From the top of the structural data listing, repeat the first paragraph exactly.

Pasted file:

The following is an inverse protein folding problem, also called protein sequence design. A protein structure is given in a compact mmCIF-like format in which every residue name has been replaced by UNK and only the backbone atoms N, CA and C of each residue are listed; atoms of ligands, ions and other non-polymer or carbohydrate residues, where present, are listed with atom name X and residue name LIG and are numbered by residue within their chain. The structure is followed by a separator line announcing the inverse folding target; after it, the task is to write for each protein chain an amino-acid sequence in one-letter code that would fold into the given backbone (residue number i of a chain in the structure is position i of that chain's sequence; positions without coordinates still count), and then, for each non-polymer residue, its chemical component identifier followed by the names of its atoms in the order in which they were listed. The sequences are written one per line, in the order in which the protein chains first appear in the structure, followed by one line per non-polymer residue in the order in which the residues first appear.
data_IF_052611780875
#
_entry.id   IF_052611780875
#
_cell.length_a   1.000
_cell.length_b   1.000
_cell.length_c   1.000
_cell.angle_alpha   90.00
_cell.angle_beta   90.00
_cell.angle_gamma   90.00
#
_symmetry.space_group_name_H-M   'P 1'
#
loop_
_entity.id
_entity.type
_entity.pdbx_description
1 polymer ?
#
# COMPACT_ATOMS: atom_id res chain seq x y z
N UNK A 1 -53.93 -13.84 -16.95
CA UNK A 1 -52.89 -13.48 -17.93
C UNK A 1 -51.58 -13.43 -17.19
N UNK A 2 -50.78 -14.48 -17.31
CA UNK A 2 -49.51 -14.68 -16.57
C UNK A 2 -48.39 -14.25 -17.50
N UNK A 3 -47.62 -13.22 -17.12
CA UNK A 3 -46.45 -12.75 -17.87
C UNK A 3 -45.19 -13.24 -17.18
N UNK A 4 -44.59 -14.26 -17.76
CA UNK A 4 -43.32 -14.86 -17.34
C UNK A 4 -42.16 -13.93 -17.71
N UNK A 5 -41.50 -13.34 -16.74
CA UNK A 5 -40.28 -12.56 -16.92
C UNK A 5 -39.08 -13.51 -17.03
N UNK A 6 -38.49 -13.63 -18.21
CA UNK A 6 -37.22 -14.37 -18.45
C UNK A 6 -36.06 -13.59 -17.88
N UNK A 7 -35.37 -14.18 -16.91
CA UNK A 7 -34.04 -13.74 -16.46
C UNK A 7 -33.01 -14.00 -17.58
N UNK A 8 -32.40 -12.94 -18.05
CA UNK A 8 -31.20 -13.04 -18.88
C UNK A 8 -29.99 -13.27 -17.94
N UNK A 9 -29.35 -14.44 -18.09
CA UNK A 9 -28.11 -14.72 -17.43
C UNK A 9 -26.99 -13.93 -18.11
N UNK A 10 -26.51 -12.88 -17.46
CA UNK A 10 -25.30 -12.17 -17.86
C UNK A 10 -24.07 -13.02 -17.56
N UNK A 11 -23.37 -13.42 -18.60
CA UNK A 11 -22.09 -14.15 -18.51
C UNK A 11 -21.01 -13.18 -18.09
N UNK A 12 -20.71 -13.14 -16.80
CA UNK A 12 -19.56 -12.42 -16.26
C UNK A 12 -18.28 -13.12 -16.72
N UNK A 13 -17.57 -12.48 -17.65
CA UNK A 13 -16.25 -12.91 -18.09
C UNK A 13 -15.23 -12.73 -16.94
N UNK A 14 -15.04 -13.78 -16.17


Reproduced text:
The following is an inverse protein folding problem, also called protein sequence design. A protein structure is given in a compact mmCIF-like format in which every residue name has been replaced by UNK and only the backbone atoms N, CA and C of each residue are listed; atoms of ligands, ions and other non-polymer or carbohydrate residues, where present, are listed with atom name X and residue name LIG and are numbered by residue within their chain. The structure is followed by a separator line announcing the inverse folding target; after it, the task is to write for each protein chain an amino-acid sequence in one-letter code that would fold into the given backbone (residue number i of a chain in the structure is position i of that chain's sequence; positions without coordinates still count), and then, for each non-polymer residue, its chemical component identifier followed by the names of its atoms in the order in which they were listed. The sequences are written one per line, in the order in which the protein chains first appear in the structure, followed by one line per non-polymer residue in the order in which the residues first appear.